21...Bf5?! (White's heavy pieces are standing in each other's way, and Zatonskih could have taken advantage of it immediately with 21...b5!, threatening to win either with 22...Nb7 23.Qa3 b4 or with 22...b4 23.Rb3 Nb7 24.Qc2 c5.) 22.Bf1? (A blunder. White should have tried 22.Bxf5 Nxf5 23.Nc4 Ra6 24.Ne5 with a playable game.) 22...b5! (White has to lose material.) 23.Rb3 (The alternative 23.Bd3!? Nb7 24.Bxf5 Nxc5 25.Bxc8 Nd3 26.Rxd3 Rxc8 27.Nb3 only prolongs the game.) 23...Nb7 24.Qa3 (After 24.Qc3 b4 wins.) 24...b4 25.Qa4 c5 26.dxc5 (Trying to solve the congestion with 26.e4 dxe4 27.d5 is equally hopeless for white after 27...Qxd5, threatening 28...Bd7.) 26...Nxc5 27.Qb5 Rab8! 28.Qe2 (After 28.Rxc5 Rxb5 29.Rxb5 Bc2 black wins.) 28...a4 White resigned.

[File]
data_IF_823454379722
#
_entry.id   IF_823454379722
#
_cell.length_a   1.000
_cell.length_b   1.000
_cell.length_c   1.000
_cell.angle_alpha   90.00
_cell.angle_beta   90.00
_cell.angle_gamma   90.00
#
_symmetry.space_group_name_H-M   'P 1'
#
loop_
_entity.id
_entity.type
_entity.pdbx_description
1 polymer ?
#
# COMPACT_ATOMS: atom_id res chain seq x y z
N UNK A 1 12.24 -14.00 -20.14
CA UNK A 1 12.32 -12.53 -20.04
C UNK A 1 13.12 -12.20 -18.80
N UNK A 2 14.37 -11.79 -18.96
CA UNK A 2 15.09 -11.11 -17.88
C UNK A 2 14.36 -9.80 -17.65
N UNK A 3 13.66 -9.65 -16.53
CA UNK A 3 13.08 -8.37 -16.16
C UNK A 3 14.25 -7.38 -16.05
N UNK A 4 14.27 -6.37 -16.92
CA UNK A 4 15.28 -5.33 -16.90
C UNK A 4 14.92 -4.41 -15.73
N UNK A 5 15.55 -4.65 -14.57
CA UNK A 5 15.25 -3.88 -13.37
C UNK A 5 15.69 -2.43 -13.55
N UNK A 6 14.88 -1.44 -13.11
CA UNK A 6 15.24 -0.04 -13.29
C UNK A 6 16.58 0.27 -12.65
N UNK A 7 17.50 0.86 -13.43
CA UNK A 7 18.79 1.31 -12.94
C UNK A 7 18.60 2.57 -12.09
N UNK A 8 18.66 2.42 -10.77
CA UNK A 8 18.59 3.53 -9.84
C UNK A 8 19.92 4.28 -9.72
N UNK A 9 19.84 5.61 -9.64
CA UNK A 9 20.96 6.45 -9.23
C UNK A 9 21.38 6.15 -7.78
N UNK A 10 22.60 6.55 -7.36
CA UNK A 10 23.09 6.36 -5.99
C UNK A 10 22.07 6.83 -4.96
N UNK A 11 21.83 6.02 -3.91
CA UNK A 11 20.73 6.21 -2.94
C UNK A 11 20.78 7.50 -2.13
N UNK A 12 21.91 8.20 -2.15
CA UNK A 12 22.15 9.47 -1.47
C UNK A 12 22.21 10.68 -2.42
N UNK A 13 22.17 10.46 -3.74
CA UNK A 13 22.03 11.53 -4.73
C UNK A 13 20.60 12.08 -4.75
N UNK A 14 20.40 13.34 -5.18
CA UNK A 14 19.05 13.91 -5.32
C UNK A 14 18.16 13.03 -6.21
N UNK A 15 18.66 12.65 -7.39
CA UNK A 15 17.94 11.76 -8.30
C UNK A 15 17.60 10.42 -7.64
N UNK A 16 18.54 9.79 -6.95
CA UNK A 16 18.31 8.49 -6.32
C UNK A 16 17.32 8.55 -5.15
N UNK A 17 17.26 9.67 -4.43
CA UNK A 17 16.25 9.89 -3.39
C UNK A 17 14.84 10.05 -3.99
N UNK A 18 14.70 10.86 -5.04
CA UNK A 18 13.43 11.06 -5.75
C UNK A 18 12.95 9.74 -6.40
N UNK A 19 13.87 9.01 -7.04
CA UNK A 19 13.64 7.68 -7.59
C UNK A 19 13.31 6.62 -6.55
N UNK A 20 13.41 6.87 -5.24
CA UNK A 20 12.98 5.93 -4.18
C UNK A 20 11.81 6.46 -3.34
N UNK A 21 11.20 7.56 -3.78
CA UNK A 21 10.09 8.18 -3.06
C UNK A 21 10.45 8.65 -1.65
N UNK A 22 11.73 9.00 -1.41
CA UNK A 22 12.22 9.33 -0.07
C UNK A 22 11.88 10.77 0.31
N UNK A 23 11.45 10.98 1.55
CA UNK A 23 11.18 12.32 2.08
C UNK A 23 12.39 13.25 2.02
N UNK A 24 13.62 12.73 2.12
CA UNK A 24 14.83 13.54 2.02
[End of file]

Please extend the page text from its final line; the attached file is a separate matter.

Book of the Year

"Garry Kasparov on Modern Chess, Part 2: Kasparov vs. Karpov 1975-1985," published by Everyman Chess last year, won the English Chess Federation 2009 Book of the Year Award. Kasparov won the award in 2003 and 2005 for two of his volumes in the series "My Great Predecessors."

Solution to Last Week's Puzzle

White mates in two moves by Murray Marble (White: Ka6,Qa8,Rc3,Rh3,Ba1,Bg6,Ng7; Black: Kd4,Qh1,Re2,Rf4,Nf2,Ng5,P: a3,b6,d5,e5): 1.Be4! Black can capture the bishop seven different times and is mated seven different ways: 1...Kxe4 2.Rc4 mate; 1...Qxe4 2.Rc2 mate; 1...Rexe4 2.Rc1 mate; 1...Ngxe4 2.Ne6 mate; 1...Nfxe4 2.Rhd3 mate; 1...dxe4 2.Qd8 mate; 1...Rfxe4 2.Nf5 mate. Brilliant work!